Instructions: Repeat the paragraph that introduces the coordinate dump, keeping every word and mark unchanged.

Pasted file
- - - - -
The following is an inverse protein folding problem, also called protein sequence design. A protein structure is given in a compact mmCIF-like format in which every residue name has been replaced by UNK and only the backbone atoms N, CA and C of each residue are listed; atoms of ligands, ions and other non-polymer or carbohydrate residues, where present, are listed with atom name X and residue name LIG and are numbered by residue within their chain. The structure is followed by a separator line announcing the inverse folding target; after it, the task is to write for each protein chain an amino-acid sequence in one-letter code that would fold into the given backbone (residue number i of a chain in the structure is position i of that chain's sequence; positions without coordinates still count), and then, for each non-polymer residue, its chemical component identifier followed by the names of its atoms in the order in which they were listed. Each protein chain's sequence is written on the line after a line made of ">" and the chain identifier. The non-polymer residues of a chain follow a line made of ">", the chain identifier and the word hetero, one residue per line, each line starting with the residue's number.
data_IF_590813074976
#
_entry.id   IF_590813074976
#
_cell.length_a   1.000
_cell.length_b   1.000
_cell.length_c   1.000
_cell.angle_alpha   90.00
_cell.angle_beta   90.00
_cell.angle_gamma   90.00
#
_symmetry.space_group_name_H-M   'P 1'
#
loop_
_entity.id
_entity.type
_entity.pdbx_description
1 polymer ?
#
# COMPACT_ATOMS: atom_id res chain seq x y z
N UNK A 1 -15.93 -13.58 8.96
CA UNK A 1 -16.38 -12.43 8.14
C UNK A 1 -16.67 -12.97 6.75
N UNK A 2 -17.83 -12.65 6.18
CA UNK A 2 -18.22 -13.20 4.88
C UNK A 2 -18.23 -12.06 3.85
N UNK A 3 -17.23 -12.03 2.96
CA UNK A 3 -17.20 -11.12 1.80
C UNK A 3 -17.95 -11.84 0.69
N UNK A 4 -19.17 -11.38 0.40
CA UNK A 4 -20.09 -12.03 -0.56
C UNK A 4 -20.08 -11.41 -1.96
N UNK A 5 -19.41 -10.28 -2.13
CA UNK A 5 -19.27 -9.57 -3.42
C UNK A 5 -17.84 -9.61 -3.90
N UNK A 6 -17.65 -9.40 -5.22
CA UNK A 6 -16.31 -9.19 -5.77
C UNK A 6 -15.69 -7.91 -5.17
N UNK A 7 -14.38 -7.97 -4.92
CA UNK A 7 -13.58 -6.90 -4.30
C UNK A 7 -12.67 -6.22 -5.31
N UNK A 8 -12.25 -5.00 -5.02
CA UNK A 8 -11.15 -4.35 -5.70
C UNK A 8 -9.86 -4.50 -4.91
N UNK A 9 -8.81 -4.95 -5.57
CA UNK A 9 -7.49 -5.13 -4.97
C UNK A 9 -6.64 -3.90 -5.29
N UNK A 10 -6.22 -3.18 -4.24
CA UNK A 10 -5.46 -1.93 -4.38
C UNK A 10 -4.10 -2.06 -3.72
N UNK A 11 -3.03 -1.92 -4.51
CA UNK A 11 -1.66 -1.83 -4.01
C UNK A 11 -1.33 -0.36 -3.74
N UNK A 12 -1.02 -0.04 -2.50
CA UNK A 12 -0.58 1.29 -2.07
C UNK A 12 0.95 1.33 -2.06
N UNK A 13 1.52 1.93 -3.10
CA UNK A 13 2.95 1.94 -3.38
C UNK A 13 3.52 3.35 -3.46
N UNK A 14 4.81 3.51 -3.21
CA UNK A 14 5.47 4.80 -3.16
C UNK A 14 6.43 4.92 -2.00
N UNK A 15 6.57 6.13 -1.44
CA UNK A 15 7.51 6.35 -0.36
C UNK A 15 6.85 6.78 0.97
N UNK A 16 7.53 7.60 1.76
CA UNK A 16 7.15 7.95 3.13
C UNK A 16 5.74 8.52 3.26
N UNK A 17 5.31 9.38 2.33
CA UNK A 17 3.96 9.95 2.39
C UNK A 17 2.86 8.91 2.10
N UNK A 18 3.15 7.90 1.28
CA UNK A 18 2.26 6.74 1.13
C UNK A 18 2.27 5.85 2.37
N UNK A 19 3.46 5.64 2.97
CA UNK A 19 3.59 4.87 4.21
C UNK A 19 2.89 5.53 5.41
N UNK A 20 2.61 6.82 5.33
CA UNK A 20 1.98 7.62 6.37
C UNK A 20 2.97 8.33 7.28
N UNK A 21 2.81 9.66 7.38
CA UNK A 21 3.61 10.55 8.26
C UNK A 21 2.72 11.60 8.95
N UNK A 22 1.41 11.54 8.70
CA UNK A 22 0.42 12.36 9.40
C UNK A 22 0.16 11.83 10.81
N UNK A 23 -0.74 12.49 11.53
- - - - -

The following is an inverse protein folding problem, also called protein sequence design. A protein structure is given in a compact mmCIF-like format in which every residue name has been replaced by UNK and only the backbone atoms N, CA and C of each residue are listed; atoms of ligands, ions and other non-polymer or carbohydrate residues, where present, are listed with atom name X and residue name LIG and are numbered by residue within their chain. The structure is followed by a separator line announcing the inverse folding target; after it, the task is to write for each protein chain an amino-acid sequence in one-letter code that would fold into the given backbone (residue number i of a chain in the structure is position i of that chain's sequence; positions without coordinates still count), and then, for each non-polymer residue, its chemical component identifier followed by the names of its atoms in the order in which they were listed. Each protein chain's sequence is written on the line after a line made of ">" and the chain identifier. The non-polymer residues of a chain follow a line made of ">", the chain identifier and the word hetero, one residue per line, each line starting with the residue's number.